This episode of the Crime Cafe podcast features another entry in the Adventures of Philip Marlowe entitled “The Restless Day.” I’ve had a few of those.

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Here’s a copy of the transcript in PDF.

Debbi (00:12): Due to circumstances beyond our control, we do not have a guest for today, unfortunately, however, we do have an episode from the files of Philip Marlowe pi. It’s called “The Restless Day.” Enjoy!

Marlowe (01:11): They all knew he was aboard the yacht when it exploded and sank, and everybody called his death and accident. That is everybody except the cops himself. He said it was murder.

Narrator (01:22): From the pen of Raymond Chandler, outstanding author of crime fiction, comes his most famous character as CBS presents the Adventures of Philip Marlowe. And now with Gerald Mohr starred as Philip Marlowe, we bring you tonight’s exciting story, “The Restless Day.”

Marlowe (01:57): It had been a long, hard Saturday night that topped off a long, rugged week. When I finally got to bed dog tired at 5:00 AM Sunday morning, I was planning to stay there until I caught up on all the sleep I’d lost and gained a running head start on the coming week. And by three in the afternoon on the day of rest, I figured that job was only about half done, but whoever it was that started riding my doorbell had a different idea. I held out until the buzzer stopped, but it was only a change of tactics, so I gave up. All right! All right! I know when I’m licked! Just a minute.

Benjamin Rollins (02:33): Thank heaven you’re in Mr. Marlowe. I don’t know what I’d have done otherwise. *cough* *cough* *cough* Sorry.

Marlowe (02:38): It’s all right.

Benjamin Rollins (02:39): Here. Read this story on the front page. No, down here.

Marlowe (02:42): Oh, yacht explosion. Death labeled accident, huh?

Benjamin Rollins (02:44): Yes. Yes.

Marlowe (02:45): Oh, mystery blast, which destroyed the Rollins yacht at Santa Monica Friday night, and in which Benjamin Rollins noted cosmetics manufacturer was killed, was established today by police investigators as accidental.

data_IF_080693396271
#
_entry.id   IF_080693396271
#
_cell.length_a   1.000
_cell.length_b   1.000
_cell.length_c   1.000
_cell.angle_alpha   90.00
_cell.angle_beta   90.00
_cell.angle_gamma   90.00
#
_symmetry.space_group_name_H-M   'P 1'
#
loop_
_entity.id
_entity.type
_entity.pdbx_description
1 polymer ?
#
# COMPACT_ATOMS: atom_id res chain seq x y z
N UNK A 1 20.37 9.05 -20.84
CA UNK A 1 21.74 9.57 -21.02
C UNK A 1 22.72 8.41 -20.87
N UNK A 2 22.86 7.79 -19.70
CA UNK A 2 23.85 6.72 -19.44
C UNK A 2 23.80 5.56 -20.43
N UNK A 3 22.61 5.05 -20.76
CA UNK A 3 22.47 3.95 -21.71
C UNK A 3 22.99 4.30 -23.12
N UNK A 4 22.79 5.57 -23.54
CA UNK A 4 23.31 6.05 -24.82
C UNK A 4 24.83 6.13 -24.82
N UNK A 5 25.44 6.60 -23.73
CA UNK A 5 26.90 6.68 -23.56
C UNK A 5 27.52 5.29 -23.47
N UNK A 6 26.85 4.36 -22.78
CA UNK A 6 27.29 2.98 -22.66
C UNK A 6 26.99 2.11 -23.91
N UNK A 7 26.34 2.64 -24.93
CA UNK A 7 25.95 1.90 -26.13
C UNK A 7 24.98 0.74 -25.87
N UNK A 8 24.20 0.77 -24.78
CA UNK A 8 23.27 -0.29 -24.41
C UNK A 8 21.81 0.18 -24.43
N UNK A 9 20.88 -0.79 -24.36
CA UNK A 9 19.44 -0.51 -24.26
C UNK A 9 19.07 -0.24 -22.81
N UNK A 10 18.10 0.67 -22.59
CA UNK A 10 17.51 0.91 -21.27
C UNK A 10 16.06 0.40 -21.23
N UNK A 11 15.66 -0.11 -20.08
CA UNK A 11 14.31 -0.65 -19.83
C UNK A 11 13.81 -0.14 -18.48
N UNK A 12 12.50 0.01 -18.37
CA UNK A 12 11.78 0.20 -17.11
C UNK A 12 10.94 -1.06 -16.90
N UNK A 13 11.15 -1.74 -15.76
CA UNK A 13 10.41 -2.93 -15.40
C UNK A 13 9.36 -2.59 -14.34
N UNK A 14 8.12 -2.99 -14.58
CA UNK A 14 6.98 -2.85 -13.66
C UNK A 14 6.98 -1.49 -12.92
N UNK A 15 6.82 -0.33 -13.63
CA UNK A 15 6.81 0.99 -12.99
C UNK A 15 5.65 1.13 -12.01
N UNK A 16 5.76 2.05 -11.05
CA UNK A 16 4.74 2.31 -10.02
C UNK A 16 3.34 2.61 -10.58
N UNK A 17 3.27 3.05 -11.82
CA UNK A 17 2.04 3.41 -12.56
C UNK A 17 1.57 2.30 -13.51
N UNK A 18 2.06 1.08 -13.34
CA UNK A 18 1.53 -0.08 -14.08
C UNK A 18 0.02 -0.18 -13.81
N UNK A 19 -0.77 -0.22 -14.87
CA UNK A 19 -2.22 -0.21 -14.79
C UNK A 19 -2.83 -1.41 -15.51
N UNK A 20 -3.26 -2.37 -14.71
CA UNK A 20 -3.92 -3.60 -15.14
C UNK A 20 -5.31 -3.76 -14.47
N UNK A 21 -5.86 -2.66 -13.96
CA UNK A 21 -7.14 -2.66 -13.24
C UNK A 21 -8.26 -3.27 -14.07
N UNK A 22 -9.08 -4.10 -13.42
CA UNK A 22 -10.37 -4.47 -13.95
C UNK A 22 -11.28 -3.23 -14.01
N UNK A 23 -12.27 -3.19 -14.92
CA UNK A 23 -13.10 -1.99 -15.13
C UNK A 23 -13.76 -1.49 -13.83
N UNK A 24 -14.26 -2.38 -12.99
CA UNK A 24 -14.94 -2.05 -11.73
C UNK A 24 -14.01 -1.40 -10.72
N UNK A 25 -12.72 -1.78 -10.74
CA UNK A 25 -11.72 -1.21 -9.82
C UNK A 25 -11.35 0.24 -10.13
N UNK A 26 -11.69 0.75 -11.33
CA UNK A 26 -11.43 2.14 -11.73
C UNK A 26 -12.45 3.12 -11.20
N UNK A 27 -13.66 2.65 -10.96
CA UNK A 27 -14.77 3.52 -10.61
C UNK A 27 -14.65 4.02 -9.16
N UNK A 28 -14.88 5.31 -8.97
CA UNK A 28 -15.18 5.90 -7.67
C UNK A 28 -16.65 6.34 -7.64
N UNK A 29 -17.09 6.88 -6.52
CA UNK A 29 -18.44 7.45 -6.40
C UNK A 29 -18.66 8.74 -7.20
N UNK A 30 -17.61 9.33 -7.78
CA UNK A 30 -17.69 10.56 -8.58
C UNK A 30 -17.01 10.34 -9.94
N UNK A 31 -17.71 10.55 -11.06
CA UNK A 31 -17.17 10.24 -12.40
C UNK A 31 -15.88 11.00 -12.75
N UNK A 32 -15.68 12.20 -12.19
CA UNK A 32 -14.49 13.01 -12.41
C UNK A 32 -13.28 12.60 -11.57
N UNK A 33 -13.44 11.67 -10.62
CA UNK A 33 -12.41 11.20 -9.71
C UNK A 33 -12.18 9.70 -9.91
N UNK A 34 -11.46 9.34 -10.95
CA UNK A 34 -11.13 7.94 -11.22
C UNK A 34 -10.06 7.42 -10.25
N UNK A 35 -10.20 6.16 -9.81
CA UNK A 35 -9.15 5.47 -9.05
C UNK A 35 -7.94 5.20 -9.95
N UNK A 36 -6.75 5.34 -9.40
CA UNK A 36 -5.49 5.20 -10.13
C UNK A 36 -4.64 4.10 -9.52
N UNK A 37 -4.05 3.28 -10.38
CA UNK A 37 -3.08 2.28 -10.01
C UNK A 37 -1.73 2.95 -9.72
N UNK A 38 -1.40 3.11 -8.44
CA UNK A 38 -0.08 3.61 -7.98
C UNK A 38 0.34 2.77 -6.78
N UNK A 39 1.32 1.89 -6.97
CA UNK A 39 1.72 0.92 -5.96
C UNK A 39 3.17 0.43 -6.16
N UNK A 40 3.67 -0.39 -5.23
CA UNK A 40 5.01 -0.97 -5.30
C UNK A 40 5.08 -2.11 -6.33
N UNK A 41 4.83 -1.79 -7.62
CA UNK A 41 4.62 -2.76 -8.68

Benjamin Rollins (02:57): *cough* *cough* *cough* *cough* Sorry, I smoke too much.

Marlowe (02:58): That’s all right. The explosion which shattered and sank the 50-foot pleasure boat was caused by a leaking fuel line. Oland’s known to be a chainsmoker, as believed by witnesses who have … continued on. page seven.

Benjamin Rollins (03:08): Never mind Marlowe. I’ll tell the rest.

Marlowe (03:11): Yeah, I think you’ll make it.

Benjamin Rollins (03:12): There are two frightening things wrong with that story.

Marlowe (03:15): Well, go ahead. Frighten me

Benjamin Rollins (03:17): First. The explosion was no accident. That fuel line was repaired a week ago. Second, Ben Rollins was not killed.

Marlowe (03:23): You’re shaking my faith in the American press. How do you know all this?

Benjamin Rollins (03:27): Because I am Benjamin Rollins.

Marlowe (03:28): Yes. Well, look, fella. You better dial one one six on the phone and tell the police all about it, huh?

Benjamin Rollins (03:33): No, that’s exactly what I can’t do. Someone’s tried to murder me. If they find out I’m still alive, I’ll be a target for a second attempt. *cough* *cough*

Marlowe (03:40): Wait a minute, wait a minute. I need two things right now. One, a cup of coffee. Would you like some?

Benjamin Rollins (03:44): Oh, milk, If you please. My doctor insists.

Marlowe (03:46): Okay, come on. You know, there’s a good, solid explanation of why everybody thinks you were aboard that yacht.

Benjamin Rollins (03:52): Well, first they believe my body was lost in the explosion. You see, I intended to spend the night there because Lucille, my wife and I quarrel, but I got a call and I had to go out of town on business at the last minute. I went out to the boat, but only to pick up some papers. I was in a hurry. I must have let the lights on. I lost my hat in the wind on the way back … *cough* cough* … it was found. It was found in the water. Apparently I didn’t secure the dinghy because that was a drift off shore. Mind you, I read all this in the paper when I got back this morning,

Marlowe (04:23): Back from where?

Benjamin Rollins (04:24): Phoenix, Arizona.

Marlowe (04:25): Figures.

Benjamin Rollins (04:27): I came in on the California Limited. You can check on that. Marlowe. I must know who tried to kill me before they know they failed.

Marlowe (04:35): That could be tough. Have you got any ideas?

Benjamin Rollins (04:36): Yes, I have. It might be any one of three people.

Marlowe (04:39): Three?!